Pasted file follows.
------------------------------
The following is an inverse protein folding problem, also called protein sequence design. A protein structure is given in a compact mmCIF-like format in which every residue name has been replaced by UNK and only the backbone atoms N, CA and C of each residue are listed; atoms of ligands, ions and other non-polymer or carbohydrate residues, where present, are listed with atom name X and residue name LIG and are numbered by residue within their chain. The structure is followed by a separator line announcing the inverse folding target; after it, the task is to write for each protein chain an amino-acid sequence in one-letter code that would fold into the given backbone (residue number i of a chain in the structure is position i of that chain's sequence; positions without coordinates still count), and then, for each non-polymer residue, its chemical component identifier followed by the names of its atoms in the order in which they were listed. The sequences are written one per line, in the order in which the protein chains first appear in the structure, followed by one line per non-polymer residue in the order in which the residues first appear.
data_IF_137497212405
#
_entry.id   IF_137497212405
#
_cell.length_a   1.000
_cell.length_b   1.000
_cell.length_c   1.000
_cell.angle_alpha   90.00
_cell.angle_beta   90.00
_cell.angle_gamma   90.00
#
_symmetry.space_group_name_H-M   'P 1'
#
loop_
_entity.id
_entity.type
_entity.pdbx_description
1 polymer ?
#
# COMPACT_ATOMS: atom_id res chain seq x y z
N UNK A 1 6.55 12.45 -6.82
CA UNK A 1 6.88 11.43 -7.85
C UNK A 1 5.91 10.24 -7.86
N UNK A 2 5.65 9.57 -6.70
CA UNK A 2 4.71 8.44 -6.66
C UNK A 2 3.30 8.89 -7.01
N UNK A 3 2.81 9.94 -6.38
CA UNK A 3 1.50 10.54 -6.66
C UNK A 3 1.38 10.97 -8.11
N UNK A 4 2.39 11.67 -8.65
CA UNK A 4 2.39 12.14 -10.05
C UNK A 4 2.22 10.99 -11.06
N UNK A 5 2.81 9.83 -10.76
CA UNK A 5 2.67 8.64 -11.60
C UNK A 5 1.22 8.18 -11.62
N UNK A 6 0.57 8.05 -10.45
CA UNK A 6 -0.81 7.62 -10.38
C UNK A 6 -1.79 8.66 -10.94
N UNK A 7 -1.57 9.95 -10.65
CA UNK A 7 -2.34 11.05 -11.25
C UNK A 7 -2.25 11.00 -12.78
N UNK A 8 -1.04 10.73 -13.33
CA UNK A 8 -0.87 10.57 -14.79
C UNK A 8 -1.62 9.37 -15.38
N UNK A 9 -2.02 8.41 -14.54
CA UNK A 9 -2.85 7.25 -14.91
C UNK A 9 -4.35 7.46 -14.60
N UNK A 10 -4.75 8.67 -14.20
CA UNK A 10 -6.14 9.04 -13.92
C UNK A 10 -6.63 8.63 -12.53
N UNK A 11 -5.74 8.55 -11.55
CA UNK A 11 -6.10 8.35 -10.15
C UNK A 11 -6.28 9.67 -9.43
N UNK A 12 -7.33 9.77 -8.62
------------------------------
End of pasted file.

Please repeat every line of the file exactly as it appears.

The following is an inverse protein folding problem, also called protein sequence design. A protein structure is given in a compact mmCIF-like format in which every residue name has been replaced by UNK and only the backbone atoms N, CA and C of each residue are listed; atoms of ligands, ions and other non-polymer or carbohydrate residues, where present, are listed with atom name X and residue name LIG and are numbered by residue within their chain. The structure is followed by a separator line announcing the inverse folding target; after it, the task is to write for each protein chain an amino-acid sequence in one-letter code that would fold into the given backbone (residue number i of a chain in the structure is position i of that chain's sequence; positions without coordinates still count), and then, for each non-polymer residue, its chemical component identifier followed by the names of its atoms in the order in which they were listed. The sequences are written one per line, in the order in which the protein chains first appear in the structure, followed by one line per non-polymer residue in the order in which the residues first appear.
data_IF_137497212405
#
_entry.id   IF_137497212405
#
_cell.length_a   1.000
_cell.length_b   1.000
_cell.length_c   1.000
_cell.angle_alpha   90.00
_cell.angle_beta   90.00
_cell.angle_gamma   90.00
#
_symmetry.space_group_name_H-M   'P 1'
#
loop_
_entity.id
_entity.type
_entity.pdbx_description
1 polymer ?
#
# COMPACT_ATOMS: atom_id res chain seq x y z
N UNK A 1 6.55 12.45 -6.82
CA UNK A 1 6.88 11.43 -7.85
C UNK A 1 5.91 10.24 -7.86
N UNK A 2 5.65 9.57 -6.70
CA UNK A 2 4.71 8.44 -6.66
C UNK A 2 3.30 8.89 -7.01
N UNK A 3 2.81 9.94 -6.38
CA UNK A 3 1.50 10.54 -6.66
C UNK A 3 1.38 10.97 -8.11
N UNK A 4 2.39 11.67 -8.65
CA UNK A 4 2.39 12.14 -10.05
C UNK A 4 2.22 10.99 -11.06
N UNK A 5 2.81 9.83 -10.76
CA UNK A 5 2.67 8.64 -11.60
C UNK A 5 1.22 8.18 -11.62
N UNK A 6 0.57 8.05 -10.45
CA UNK A 6 -0.81 7.62 -10.38
C UNK A 6 -1.79 8.66 -10.94
N UNK A 7 -1.57 9.95 -10.65
CA UNK A 7 -2.34 11.05 -11.25
C UNK A 7 -2.25 11.00 -12.78
N UNK A 8 -1.04 10.73 -13.33
CA UNK A 8 -0.87 10.57 -14.79
C UNK A 8 -1.62 9.37 -15.38
N UNK A 9 -2.02 8.41 -14.54
CA UNK A 9 -2.85 7.25 -14.91
C UNK A 9 -4.35 7.46 -14.60
N UNK A 10 -4.75 8.67 -14.20
CA UNK A 10 -6.14 9.04 -13.92
C UNK A 10 -6.63 8.63 -12.53
N UNK A 11 -5.74 8.55 -11.55
CA UNK A 11 -6.10 8.35 -10.15
C UNK A 11 -6.28 9.67 -9.43
N UNK A 12 -7.33 9.77 -8.62